Could blank frame insertion be made to work better?

kasakka

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Most new high refresh rate displays nowadays don't have support for ULMB or similar backlight strobing tech. I have found it useful on my ASUS PG278Q when playing games that run at constant high framerates, there is noticeably less motion blur.

Could this be achieved with better blank frame insertion techniques in software? The blank frames lower brightness so that would have to be compensated. Likewise processing time has been an issue on TVs that have supported this feature but we haven't seen something like this done on GPUs have we? You'd think that GPUs would be capable of doing this fast enough while also supporting G-Sync. I know ELMB is out there but it seems to have its own set of problems.

Motion blur will be an issue until we have monitors that are 3x the current refresh rates and panel response times are down to OLED levels regardless of tech.
 

Vega

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If you did it on the GPU output side, you'd be tossing away half your FPS. That's why it is done on the display side, the monitor effectively doubles the signal by turning off the back-backlight in-between each frame. If you did it on the GPU side, your 144 Hz monitor would only appear to be running at 72 Hz.
 

kasakka

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If you did it on the GPU output side, you'd be tossing away half your FPS. That's why it is done on the display side, the monitor effectively doubles the signal by turning off the back-backlight in-between each frame. If you did it on the GPU side, your 144 Hz monitor would only appear to be running at 72 Hz.

I see, did not consider that.
 

bigbluefe

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This technique seems like such a no brainer for OLED monitors. Wouldn't it mitigate burn in at the same time as reducing persistence?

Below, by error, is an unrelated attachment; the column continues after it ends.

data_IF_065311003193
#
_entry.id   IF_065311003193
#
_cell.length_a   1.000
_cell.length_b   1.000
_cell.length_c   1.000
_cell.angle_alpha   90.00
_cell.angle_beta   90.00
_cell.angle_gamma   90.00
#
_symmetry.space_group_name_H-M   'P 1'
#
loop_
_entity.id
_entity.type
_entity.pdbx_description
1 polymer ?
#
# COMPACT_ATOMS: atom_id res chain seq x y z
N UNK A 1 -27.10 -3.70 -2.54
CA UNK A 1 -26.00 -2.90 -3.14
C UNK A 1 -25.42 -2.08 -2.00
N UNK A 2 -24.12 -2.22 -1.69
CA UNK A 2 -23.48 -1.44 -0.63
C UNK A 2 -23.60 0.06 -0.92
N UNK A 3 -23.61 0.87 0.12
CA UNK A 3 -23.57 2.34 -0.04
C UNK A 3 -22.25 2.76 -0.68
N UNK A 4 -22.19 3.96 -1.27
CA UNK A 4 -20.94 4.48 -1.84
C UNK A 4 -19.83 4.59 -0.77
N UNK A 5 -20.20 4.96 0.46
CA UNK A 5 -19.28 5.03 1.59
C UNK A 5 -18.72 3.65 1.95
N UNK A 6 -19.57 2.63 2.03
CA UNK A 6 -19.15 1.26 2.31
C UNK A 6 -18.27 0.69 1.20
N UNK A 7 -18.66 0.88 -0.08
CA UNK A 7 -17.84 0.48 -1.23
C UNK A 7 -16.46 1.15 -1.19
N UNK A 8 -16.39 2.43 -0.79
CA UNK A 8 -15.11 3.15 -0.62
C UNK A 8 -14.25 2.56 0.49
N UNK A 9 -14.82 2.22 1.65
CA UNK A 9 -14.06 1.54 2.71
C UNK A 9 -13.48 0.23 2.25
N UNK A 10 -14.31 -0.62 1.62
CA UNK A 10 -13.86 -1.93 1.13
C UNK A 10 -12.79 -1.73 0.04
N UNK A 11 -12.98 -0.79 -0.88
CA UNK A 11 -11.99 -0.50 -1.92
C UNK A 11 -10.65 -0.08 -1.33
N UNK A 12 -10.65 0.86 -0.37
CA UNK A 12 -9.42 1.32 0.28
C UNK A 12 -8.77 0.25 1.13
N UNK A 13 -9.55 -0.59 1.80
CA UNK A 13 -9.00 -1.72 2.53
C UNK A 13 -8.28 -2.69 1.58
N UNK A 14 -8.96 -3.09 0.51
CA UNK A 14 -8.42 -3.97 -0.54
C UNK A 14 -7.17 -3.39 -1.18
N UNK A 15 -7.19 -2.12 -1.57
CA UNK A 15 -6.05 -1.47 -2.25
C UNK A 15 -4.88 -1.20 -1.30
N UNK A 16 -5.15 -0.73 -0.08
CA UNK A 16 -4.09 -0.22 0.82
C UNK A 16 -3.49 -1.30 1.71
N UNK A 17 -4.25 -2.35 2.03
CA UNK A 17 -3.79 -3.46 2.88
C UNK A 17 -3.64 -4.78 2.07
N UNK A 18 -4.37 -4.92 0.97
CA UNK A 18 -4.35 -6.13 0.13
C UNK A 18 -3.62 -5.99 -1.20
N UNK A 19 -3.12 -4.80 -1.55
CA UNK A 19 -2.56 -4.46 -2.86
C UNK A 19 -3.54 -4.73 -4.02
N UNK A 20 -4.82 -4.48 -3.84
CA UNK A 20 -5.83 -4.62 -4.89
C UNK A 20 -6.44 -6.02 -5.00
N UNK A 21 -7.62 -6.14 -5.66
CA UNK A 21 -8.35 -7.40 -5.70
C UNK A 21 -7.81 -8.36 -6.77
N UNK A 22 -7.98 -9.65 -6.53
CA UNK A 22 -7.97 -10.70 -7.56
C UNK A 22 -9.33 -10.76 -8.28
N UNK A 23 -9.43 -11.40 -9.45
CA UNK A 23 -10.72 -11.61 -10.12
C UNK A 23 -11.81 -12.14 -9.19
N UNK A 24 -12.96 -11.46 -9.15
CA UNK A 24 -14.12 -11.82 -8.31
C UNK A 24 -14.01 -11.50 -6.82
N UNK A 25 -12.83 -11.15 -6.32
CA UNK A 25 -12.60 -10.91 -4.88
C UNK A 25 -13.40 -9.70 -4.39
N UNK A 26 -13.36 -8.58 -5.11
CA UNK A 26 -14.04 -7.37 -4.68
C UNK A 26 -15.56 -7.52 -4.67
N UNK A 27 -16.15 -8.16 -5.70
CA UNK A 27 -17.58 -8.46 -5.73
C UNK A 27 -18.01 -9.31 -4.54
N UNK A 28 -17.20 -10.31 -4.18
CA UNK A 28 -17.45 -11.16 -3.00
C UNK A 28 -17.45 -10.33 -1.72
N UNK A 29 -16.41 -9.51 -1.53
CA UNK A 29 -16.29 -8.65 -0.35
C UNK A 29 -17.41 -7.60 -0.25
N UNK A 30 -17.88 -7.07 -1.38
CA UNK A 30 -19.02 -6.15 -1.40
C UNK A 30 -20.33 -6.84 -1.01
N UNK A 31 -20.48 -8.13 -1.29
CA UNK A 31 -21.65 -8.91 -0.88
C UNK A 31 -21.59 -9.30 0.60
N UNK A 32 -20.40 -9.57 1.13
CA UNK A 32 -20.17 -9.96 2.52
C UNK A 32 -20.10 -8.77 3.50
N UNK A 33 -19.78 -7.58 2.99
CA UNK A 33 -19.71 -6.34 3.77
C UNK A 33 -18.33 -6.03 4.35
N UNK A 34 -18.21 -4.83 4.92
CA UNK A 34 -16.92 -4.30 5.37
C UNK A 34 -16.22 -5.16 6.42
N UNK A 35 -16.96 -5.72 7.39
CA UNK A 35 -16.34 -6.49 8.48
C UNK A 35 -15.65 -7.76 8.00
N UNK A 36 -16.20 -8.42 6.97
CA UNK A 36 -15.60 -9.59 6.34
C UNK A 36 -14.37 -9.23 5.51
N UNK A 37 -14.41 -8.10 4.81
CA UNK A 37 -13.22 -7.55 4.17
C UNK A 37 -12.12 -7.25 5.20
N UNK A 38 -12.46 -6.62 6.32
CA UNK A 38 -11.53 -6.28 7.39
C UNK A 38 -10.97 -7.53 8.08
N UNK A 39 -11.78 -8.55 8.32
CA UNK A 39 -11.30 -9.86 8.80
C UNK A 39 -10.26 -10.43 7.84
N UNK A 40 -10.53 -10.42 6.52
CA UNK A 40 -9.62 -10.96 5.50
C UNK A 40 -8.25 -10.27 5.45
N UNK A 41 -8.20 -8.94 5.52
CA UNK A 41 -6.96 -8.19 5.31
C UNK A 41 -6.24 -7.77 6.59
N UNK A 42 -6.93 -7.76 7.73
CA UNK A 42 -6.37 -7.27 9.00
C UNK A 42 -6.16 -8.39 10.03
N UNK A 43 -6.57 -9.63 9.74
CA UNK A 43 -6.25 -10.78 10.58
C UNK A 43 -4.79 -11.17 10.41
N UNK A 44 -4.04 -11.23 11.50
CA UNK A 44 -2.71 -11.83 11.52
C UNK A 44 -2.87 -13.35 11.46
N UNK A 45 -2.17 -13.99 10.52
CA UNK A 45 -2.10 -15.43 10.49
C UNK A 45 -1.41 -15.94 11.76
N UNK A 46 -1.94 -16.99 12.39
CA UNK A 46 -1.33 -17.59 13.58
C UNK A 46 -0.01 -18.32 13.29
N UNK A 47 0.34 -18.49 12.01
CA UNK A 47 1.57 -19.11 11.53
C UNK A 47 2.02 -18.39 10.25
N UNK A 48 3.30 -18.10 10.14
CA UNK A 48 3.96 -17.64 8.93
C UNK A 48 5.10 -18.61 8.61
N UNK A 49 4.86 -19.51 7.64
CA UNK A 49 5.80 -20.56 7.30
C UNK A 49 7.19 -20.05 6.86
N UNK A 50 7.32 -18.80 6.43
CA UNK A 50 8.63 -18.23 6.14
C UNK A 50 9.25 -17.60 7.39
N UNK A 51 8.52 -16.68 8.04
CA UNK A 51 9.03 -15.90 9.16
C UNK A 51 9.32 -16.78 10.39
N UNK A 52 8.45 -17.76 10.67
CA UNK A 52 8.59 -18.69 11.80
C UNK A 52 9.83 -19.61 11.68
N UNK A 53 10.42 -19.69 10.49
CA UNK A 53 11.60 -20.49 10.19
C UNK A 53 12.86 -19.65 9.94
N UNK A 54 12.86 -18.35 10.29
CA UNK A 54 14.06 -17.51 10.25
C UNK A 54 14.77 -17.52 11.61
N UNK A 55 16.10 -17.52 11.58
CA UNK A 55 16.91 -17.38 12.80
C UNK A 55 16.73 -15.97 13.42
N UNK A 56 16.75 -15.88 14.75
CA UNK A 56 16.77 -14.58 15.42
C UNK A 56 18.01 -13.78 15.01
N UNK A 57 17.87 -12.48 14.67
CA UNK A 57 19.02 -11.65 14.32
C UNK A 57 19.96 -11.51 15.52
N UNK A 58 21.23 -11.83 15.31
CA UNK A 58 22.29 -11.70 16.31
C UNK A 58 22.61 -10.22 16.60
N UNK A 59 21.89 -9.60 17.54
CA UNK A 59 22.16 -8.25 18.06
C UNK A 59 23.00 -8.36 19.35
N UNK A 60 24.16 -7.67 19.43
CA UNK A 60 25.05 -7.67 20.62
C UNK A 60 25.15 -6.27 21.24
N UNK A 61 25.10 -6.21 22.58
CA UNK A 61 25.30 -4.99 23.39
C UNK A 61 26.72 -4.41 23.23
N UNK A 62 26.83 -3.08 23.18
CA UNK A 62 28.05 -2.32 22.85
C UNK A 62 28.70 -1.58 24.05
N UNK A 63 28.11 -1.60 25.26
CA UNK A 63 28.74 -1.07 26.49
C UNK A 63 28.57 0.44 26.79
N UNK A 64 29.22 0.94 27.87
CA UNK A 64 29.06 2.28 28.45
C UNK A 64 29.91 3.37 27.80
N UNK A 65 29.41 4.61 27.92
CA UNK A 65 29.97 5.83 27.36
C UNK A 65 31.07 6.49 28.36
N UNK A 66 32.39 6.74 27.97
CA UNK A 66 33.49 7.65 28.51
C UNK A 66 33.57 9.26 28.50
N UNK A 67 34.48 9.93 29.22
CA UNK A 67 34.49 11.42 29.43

spacediver

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This technique seems like such a no brainer for OLED monitors. Wouldn't it mitigate burn in at the same time as reducing persistence?

Depends on whether burn-in is more sensitive to duration or luminance.

At the refresh rates we're talking about, the frame durations are small enough that we temporally integrate luminance information (bloch's law). So a 1 ms presentation of a patch of light that has a luminance of 100 cd/m^2 will be perceptually the same as a 2 ms presentation at 50 cd/m^2.

Because of this, when we reduce the visible duration of a frame (e.g. by strobing), we need to increase the luminance of the frame to compensate for the reduced duration. This increased luminance may counteract the benefit of lower persistence as far as burn in is concerned.

Also, last time I looked into this, OLEDs struggle with low persistence precisely because they aren't bright enough to compensate for low persistence. Not sure if things have changed recently though.
 

Vega

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120 Hz 4K was pulled at the last minute on the LG 2019 OLED's so that they could use the back-plane bandwidth elsewhere. Supposedly it looked pretty bad ass of course. But yes, there is a decrease in luminosity.
 

sethk

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A moving black band that runs at a high multiple of the frame rate would be the most effective blur reducing tool as it would “wipe” the frame perceptually and have minimal brightness modulation issues. Some displays do use techniques like that.
 
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